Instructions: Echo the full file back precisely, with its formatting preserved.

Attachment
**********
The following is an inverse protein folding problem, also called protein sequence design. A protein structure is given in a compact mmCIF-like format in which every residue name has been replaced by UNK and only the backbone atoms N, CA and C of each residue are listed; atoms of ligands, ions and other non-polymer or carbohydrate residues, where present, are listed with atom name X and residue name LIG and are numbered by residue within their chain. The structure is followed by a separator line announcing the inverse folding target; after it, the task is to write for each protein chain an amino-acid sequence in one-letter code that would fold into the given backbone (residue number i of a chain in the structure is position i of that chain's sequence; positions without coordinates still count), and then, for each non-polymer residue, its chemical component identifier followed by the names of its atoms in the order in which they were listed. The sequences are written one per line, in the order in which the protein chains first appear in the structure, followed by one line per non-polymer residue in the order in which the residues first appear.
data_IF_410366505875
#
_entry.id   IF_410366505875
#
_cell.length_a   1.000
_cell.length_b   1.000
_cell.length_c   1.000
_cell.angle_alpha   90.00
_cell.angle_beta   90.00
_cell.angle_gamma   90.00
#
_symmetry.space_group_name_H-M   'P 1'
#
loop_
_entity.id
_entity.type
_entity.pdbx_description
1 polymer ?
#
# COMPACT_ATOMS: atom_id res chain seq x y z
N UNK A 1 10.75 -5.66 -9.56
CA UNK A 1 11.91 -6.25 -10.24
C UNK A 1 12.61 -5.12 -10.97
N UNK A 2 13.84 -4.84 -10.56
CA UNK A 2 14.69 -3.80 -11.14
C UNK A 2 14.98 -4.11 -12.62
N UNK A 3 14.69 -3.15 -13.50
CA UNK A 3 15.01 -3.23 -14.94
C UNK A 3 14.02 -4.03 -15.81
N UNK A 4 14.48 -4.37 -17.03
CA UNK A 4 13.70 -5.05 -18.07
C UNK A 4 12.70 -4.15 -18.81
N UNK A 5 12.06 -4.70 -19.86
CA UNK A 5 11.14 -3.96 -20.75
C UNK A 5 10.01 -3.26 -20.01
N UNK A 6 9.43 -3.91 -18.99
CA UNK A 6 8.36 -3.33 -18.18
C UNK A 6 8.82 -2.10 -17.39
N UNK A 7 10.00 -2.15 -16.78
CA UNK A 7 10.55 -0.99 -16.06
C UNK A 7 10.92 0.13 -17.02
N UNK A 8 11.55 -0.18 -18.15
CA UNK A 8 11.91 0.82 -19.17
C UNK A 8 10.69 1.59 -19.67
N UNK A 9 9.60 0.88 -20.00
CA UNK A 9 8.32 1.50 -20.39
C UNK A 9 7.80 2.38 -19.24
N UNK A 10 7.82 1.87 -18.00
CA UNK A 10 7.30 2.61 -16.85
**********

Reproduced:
The following is an inverse protein folding problem, also called protein sequence design. A protein structure is given in a compact mmCIF-like format in which every residue name has been replaced by UNK and only the backbone atoms N, CA and C of each residue are listed; atoms of ligands, ions and other non-polymer or carbohydrate residues, where present, are listed with atom name X and residue name LIG and are numbered by residue within their chain. The structure is followed by a separator line announcing the inverse folding target; after it, the task is to write for each protein chain an amino-acid sequence in one-letter code that would fold into the given backbone (residue number i of a chain in the structure is position i of that chain's sequence; positions without coordinates still count), and then, for each non-polymer residue, its chemical component identifier followed by the names of its atoms in the order in which they were listed. The sequences are written one per line, in the order in which the protein chains first appear in the structure, followed by one line per non-polymer residue in the order in which the residues first appear.
data_IF_410366505875
#
_entry.id   IF_410366505875
#
_cell.length_a   1.000
_cell.length_b   1.000
_cell.length_c   1.000
_cell.angle_alpha   90.00
_cell.angle_beta   90.00
_cell.angle_gamma   90.00
#
_symmetry.space_group_name_H-M   'P 1'
#
loop_
_entity.id
_entity.type
_entity.pdbx_description
1 polymer ?
#
# COMPACT_ATOMS: atom_id res chain seq x y z
N UNK A 1 10.75 -5.66 -9.56
CA UNK A 1 11.91 -6.25 -10.24
C UNK A 1 12.61 -5.12 -10.97
N UNK A 2 13.84 -4.84 -10.56
CA UNK A 2 14.69 -3.80 -11.14
C UNK A 2 14.98 -4.11 -12.62
N UNK A 3 14.69 -3.15 -13.50
CA UNK A 3 15.01 -3.23 -14.94
C UNK A 3 14.02 -4.03 -15.81
N UNK A 4 14.48 -4.37 -17.03
CA UNK A 4 13.70 -5.05 -18.07
C UNK A 4 12.70 -4.15 -18.81
N UNK A 5 12.06 -4.70 -19.86
CA UNK A 5 11.14 -3.96 -20.75
C UNK A 5 10.01 -3.26 -20.01
N UNK A 6 9.43 -3.91 -18.99
CA UNK A 6 8.36 -3.33 -18.18
C UNK A 6 8.82 -2.10 -17.39
N UNK A 7 10.00 -2.15 -16.78
CA UNK A 7 10.55 -0.99 -16.06
C UNK A 7 10.92 0.13 -17.02
N UNK A 8 11.55 -0.18 -18.15
CA UNK A 8 11.91 0.82 -19.17
C UNK A 8 10.69 1.59 -19.67
N UNK A 9 9.60 0.88 -20.00
CA UNK A 9 8.32 1.50 -20.39
C UNK A 9 7.80 2.38 -19.24
N UNK A 10 7.82 1.87 -18.00
CA UNK A 10 7.30 2.61 -16.85